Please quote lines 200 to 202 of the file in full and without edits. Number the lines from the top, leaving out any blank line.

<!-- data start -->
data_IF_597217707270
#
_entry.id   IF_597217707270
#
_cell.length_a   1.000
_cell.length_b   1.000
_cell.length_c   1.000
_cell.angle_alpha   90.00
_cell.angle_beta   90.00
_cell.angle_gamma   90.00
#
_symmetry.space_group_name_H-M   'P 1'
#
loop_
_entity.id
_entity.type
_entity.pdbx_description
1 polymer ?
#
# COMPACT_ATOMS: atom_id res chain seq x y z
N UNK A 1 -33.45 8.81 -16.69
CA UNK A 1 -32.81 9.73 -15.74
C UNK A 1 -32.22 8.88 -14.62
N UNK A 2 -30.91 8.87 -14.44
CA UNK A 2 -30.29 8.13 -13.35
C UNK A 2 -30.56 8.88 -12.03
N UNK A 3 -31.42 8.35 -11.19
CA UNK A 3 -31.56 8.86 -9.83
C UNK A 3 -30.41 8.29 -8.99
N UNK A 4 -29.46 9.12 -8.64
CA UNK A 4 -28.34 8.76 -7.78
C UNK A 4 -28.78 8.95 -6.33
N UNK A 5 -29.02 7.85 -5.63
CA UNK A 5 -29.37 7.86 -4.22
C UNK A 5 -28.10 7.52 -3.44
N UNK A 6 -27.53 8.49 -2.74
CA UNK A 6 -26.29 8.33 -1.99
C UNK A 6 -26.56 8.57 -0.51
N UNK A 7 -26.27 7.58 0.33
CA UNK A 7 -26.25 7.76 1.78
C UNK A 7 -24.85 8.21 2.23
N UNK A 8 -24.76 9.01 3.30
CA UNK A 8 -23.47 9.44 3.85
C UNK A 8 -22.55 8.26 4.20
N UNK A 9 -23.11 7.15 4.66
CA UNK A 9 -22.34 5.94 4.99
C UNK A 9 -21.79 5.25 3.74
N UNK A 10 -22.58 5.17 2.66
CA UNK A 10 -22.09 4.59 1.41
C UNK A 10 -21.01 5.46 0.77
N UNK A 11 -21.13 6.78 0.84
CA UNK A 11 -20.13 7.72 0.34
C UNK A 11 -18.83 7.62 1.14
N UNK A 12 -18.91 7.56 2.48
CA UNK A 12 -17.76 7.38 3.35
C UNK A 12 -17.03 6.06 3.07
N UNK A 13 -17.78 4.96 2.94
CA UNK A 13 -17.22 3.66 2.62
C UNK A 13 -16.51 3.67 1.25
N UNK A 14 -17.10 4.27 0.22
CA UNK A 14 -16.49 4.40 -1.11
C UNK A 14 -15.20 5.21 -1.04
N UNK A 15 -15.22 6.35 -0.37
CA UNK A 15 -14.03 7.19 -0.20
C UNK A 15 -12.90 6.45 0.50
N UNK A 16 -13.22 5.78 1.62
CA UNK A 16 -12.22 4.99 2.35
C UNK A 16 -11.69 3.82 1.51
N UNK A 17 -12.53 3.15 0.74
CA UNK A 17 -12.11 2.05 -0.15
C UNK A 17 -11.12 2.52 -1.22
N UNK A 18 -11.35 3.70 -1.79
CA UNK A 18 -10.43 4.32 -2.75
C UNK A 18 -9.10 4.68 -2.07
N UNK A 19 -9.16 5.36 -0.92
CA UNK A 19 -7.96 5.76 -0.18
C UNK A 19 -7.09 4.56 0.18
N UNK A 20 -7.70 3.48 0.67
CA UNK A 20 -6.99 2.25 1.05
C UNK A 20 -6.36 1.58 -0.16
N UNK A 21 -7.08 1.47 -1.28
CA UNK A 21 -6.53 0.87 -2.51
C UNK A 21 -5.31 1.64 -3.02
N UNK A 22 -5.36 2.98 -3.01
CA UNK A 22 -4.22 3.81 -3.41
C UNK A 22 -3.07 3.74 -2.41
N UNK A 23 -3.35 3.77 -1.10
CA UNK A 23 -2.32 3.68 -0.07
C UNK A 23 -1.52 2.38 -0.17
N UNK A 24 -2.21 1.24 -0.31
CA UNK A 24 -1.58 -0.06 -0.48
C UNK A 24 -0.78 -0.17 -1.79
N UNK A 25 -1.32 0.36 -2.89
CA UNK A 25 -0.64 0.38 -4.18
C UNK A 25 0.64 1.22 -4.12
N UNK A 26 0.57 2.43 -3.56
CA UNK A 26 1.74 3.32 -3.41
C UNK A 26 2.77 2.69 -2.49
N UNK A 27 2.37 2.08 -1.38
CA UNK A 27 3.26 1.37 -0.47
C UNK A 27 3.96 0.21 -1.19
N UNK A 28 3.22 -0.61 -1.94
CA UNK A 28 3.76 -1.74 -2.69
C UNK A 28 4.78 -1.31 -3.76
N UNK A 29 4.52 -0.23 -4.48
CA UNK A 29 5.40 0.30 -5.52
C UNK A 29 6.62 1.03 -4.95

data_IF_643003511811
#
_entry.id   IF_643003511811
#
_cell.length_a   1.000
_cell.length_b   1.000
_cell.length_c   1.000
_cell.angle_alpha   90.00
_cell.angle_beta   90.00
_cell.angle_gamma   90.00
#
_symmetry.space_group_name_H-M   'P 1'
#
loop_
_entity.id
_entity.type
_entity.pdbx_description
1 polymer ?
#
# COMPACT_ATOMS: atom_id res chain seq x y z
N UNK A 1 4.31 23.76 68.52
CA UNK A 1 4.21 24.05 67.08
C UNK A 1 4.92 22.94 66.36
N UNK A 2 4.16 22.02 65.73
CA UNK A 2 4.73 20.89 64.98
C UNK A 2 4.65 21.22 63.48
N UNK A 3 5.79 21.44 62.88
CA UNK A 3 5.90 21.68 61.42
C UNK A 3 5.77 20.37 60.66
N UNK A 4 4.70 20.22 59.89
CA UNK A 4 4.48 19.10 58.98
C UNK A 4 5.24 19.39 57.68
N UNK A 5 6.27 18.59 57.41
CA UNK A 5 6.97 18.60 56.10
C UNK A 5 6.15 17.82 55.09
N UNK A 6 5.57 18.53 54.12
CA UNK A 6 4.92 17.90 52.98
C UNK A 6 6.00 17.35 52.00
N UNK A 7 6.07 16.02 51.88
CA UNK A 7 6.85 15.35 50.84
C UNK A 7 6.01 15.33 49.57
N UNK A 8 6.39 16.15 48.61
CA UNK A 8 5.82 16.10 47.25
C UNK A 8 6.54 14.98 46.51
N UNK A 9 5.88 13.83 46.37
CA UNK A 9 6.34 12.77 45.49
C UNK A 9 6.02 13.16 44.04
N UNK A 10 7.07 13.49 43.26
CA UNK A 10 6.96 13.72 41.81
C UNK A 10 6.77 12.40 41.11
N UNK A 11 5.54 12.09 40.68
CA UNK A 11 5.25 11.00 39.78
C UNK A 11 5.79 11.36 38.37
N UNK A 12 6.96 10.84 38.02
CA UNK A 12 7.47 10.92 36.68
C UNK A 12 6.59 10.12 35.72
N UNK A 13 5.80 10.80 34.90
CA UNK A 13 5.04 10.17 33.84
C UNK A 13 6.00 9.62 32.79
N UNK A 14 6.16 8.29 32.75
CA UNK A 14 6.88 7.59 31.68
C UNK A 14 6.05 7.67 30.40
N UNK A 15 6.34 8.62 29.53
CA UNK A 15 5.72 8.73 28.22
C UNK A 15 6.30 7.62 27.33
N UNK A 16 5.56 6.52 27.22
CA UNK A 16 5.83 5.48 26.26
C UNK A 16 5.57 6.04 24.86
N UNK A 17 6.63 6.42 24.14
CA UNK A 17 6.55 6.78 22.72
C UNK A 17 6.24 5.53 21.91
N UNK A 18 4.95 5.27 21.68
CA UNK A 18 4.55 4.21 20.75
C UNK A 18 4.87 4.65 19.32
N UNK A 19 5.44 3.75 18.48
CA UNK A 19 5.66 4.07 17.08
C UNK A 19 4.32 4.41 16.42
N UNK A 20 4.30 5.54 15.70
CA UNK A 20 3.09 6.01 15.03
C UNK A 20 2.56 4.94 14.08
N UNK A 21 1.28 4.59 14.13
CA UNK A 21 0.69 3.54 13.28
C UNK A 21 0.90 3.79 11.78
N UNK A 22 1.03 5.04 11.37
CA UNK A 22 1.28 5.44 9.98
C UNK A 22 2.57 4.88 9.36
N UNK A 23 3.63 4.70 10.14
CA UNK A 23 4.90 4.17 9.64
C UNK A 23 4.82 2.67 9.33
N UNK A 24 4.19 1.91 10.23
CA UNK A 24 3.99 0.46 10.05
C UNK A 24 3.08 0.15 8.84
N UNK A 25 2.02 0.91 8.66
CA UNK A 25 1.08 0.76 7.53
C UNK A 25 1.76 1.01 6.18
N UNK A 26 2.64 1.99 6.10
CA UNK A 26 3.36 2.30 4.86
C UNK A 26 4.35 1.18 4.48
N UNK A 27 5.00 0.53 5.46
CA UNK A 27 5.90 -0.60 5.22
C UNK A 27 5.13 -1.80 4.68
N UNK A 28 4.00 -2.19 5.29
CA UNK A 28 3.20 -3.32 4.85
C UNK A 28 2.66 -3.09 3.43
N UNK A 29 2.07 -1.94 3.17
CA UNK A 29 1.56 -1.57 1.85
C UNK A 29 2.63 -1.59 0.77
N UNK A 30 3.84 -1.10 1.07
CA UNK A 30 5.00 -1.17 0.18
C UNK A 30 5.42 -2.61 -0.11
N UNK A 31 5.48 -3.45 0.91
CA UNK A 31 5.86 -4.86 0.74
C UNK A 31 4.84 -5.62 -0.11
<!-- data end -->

N UNK A 25 2.02 0.91 8.66
CA UNK A 25 1.08 0.76 7.53
C UNK A 25 1.76 1.01 6.18